Pico projectors have low brightness (from less than 50 to up to several hundred ANSI lumens). They generally have low resolution, often 854 by 480 pixels (aka FWVGA or 480p), with a 16:9 widescreen aspect ratio. This combination limits their effective use to projecting onto a small screen in a darkened room, with optimal image sizes ranging from 24 to 48 inches, measured diagonally. If too much ambient light is introduced, or the image is enlarged too much, it will look washed out and detail will be lost.

Although a few palmtop projectors have a brightness of less than a hundred lumens, most fall in the range of 200 to 600 lumens. Some palmtops have 480p or lower resolution, and a few have resolutions up to 1080p (1,920 by 1,080), but most are 720p (1,280 by 720 pixels). Their optimal image size tends to be between 36 and 60 inches, depending on their brightness and resolution. Slightly larger mini-projectors can have brightnesses of 1,000 lumens or more. Thin-and-lights and standard-sized portable models are often in the 3,000-lumen range, use standard projector screens, and can tolerate ambient light.

We have seen a few small laser-based projectors and a smattering of liquid crystal on silicon (LCoS) models. However, the vast majority of pico, palmtop, and other small projectors are LED-based, and most use TI’s Digital Light Processing (DLP) technology in their light engines. LEDs have exceptionally long lifetimes and are generally rated for 20,000 hours or more, so the light source should last the lifetime of the projector. Single-chip DLP projectors often show potentially annoying rainbow artifacts (little red-green-blue flashes), but this so-called rainbow effect tends to be more of a problem in standard projectors than in pico or palmtop models.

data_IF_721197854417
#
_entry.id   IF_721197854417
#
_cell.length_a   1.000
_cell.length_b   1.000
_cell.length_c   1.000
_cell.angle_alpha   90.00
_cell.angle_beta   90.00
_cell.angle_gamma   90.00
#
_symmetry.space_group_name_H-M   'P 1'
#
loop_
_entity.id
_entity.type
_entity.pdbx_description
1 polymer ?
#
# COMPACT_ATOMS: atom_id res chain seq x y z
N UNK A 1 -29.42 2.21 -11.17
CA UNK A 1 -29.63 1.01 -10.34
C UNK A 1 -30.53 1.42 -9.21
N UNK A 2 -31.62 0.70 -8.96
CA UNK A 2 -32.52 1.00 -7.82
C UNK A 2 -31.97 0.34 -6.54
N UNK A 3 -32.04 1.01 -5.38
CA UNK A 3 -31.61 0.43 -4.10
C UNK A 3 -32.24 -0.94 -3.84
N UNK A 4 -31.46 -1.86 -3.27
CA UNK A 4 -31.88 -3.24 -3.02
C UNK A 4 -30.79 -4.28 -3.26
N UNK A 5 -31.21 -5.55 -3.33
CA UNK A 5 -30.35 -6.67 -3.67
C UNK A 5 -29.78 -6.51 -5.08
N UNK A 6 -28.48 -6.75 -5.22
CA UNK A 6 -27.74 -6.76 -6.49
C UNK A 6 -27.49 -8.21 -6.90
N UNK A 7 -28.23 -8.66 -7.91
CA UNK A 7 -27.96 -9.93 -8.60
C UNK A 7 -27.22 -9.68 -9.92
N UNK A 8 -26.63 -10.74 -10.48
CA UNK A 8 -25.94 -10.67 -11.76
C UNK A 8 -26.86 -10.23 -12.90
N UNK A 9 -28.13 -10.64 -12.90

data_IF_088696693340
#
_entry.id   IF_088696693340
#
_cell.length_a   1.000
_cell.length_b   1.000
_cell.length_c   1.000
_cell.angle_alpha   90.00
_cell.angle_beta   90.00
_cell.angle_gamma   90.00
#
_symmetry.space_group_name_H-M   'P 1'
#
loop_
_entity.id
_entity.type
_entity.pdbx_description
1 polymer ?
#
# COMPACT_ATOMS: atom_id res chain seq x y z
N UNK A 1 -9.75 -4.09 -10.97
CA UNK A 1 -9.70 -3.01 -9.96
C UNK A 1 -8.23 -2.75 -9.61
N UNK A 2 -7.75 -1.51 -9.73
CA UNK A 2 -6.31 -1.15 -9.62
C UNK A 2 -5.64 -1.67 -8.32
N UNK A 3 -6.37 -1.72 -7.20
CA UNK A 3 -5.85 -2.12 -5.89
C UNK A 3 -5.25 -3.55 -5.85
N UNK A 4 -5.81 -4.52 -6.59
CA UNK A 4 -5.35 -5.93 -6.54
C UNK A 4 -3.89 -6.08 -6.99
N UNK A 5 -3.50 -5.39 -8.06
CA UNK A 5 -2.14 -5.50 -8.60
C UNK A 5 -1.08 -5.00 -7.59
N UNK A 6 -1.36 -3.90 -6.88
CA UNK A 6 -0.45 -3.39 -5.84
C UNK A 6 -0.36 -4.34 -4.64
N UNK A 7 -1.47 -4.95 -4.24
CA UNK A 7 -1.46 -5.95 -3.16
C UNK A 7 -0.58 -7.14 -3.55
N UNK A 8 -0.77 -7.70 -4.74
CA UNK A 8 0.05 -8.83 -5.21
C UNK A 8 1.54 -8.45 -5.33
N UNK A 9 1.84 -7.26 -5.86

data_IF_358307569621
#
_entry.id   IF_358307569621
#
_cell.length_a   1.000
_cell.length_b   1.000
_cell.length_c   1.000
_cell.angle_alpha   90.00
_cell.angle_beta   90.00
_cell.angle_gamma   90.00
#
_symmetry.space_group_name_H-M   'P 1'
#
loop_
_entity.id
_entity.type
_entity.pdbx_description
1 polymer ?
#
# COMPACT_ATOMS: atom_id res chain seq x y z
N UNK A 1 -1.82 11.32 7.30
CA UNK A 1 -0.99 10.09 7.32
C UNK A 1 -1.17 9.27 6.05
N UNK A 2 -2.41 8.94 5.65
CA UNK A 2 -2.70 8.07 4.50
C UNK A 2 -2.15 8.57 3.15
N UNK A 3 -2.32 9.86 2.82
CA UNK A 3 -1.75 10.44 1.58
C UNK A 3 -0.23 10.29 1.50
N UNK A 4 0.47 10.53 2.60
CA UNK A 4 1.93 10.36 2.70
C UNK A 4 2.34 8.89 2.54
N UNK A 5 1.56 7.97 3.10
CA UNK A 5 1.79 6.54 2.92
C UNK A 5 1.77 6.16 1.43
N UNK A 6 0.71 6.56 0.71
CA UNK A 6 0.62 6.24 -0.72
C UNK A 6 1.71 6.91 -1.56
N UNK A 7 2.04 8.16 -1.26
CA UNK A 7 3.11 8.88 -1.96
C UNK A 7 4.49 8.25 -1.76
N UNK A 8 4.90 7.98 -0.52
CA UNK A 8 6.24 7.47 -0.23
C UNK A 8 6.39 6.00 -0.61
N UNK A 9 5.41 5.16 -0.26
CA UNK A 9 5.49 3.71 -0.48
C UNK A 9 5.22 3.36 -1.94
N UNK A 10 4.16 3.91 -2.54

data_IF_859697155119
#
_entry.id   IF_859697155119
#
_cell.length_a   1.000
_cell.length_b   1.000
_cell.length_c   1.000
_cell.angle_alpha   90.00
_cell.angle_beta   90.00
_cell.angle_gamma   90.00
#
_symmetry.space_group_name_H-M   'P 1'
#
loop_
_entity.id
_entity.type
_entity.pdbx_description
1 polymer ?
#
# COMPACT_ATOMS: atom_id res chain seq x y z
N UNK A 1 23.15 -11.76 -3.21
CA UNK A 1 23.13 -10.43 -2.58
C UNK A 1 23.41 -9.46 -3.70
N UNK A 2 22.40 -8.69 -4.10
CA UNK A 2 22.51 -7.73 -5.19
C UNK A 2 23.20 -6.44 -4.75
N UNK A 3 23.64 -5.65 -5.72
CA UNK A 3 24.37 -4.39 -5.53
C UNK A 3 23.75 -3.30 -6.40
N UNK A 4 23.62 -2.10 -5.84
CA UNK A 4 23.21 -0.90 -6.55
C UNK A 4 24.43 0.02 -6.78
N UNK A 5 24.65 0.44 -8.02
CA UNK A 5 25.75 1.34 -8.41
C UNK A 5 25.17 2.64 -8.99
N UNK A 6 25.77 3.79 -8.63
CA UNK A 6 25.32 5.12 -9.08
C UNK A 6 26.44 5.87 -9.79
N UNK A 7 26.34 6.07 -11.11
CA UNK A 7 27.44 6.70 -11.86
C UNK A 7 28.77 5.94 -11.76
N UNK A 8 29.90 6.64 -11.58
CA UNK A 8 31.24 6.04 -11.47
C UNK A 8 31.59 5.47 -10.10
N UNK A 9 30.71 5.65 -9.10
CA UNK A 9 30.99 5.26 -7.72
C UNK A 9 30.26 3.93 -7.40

Larger portable projectors vary in technology, most being either DLP or liquid-crystal display (LCD). An advantage of LCD projectors is that their images are free of rainbow artifacts.

Multimedia Projector Trends

We have lately seen a growing number of small multimedia projectors that can double as Bluetooth speakers. When you switch one of these projectors to Bluetooth mode, it operates purely as a speaker. In that capacity, it can play music streamed from a Bluetooth-enabled device, such as your mobile device or computer. When you want to use it a projector, you just switch it into Projector mode.

Anker Nebula Capsule II projector

The Anker Nebula Capsule II projector can also function as a Bluetooth speaker.

Many recent consumer-oriented small projectors (including some Bluetooth-speaker models) incorporate their own Android operating system. Although most pack standard Android builds, we have also seen ones running the Android TV OS. Android-based projectors let users run pre-installed apps (such as YouTube, Hulu, and Netflix), download more from the Google Play store, and perform other standard Android functions.

So, Which Portable Projector Should I Buy?

Of late, due to the pandemic, many of us have been less mobile than our devices. But now is a good time to make sure your tech will be ready to hit the road. Whether you’re a business traveler who makes presentations at multiple venues or you want to share movies and photos with friends in person, there are portable projectors up to the task. Just make sure you pick one that’s designed for the images you’re projecting and the space you’ll be in.

The projectors we highlight here are relatively lightweight, with the heaviest weighing just more than 2 pounds and the lightest right around 3 ounces. They vary considerably in size, brightness, features, and performance. Any one of these could be your favorite travel companion.

Source Link

No comments